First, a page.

To evaluate visual outcomes and complications of iris-fixated intraocular lenses (IOLs) (lobster-claw) and sutured sulcus-fixated posterior chamber (PC) IOLs in primary and secondary implantation.
Eye Department, University Hospital “La Fe”, Valencia, Spain.
This retrospective study reviewed 47 patients who had primary implantation of an iris-fixated (n = 34) or sulcus-fixated (n = 13) IOL and 54 patients who had secondary implantation of an iris-fixated (n = 41) or sulcus-fixated (n = 13) IOL.
Visual acuity in the primary implantation group was similar with both lens types. Overall, 54.0% had a postoperative acuity of 20/40 or better. In eyes without pre-existing pathology, 60.0% with an iris-fixated IOL and 54.6% with a sutured PC IOL had this level of postoperative acuity (P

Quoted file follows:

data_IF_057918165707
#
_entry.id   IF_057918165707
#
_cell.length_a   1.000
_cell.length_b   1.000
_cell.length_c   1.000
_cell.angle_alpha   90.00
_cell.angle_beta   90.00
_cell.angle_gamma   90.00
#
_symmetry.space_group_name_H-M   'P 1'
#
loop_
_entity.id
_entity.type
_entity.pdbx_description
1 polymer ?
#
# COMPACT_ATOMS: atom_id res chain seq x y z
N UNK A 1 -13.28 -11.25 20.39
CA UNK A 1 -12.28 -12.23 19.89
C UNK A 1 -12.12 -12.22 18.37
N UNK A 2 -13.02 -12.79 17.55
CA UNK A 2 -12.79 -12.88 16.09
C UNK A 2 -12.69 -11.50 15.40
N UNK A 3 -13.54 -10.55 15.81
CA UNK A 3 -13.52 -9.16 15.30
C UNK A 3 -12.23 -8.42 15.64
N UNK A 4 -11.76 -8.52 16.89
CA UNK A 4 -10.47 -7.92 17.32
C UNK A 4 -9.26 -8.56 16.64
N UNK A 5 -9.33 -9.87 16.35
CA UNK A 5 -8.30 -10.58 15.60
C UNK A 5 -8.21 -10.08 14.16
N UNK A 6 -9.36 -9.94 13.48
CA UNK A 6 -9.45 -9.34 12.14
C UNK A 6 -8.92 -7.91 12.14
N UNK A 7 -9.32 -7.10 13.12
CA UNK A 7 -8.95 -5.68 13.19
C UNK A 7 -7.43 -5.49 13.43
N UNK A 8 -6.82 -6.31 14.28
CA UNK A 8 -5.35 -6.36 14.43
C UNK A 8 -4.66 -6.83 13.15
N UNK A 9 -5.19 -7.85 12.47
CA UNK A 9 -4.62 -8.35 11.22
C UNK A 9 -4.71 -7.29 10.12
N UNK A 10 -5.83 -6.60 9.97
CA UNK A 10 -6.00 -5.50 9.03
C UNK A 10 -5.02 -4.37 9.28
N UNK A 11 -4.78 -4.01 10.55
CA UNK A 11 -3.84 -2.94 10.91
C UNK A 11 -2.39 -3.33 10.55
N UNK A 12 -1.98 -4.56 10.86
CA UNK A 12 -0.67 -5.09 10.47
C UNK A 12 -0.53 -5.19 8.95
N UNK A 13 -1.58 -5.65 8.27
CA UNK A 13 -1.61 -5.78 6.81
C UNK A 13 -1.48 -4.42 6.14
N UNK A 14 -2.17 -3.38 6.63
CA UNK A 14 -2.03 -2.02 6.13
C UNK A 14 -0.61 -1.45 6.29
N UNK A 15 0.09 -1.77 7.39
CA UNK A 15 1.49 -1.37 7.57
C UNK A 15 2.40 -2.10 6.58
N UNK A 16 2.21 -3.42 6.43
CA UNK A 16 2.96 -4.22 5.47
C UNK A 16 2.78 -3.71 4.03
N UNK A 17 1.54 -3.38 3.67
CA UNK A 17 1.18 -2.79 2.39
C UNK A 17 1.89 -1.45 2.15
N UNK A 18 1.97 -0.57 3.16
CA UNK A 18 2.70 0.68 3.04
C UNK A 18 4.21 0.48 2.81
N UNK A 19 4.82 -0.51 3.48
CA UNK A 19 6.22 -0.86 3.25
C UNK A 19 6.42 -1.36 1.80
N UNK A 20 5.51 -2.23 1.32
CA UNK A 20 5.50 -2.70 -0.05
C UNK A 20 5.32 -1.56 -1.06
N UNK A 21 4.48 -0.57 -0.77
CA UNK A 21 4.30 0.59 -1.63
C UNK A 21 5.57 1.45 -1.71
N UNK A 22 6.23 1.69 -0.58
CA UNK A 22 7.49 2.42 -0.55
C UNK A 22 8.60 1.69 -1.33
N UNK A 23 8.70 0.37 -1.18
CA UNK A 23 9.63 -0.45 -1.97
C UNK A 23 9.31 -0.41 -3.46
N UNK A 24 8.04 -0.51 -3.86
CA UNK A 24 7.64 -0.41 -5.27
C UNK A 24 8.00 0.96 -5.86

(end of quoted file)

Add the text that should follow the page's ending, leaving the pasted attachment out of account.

= .768). In the secondary implantation group, the percentage of patients with a postoperative visual acuity of 20/40 or better was significantly higher in iris-fixated IOL eyes (78.0%) than in sulcus-fixated PC IOL eyes (46.2%) (P
< .05). In eyes without pre-existing pathology, the difference was maintained. No intraoperative complications directly associated with iris-fixated lens implantation occurred. The incidence of postoperative complications common to either IOL type in primary and secondary implantation did not differ significantly. The incidence of retinal complications was higher in eyes that had primary implantation of either lens type, although the differences between both lenses in either primary or secondary implantation were not significant.
The good visual outcomes and low incidence of intraoperative and postoperative complications in eyes with iris-fixated IOLs indicate that these lenses should be considered an alternative to sutured PC IOLs in eyes in which capsular support is inadequate or absent.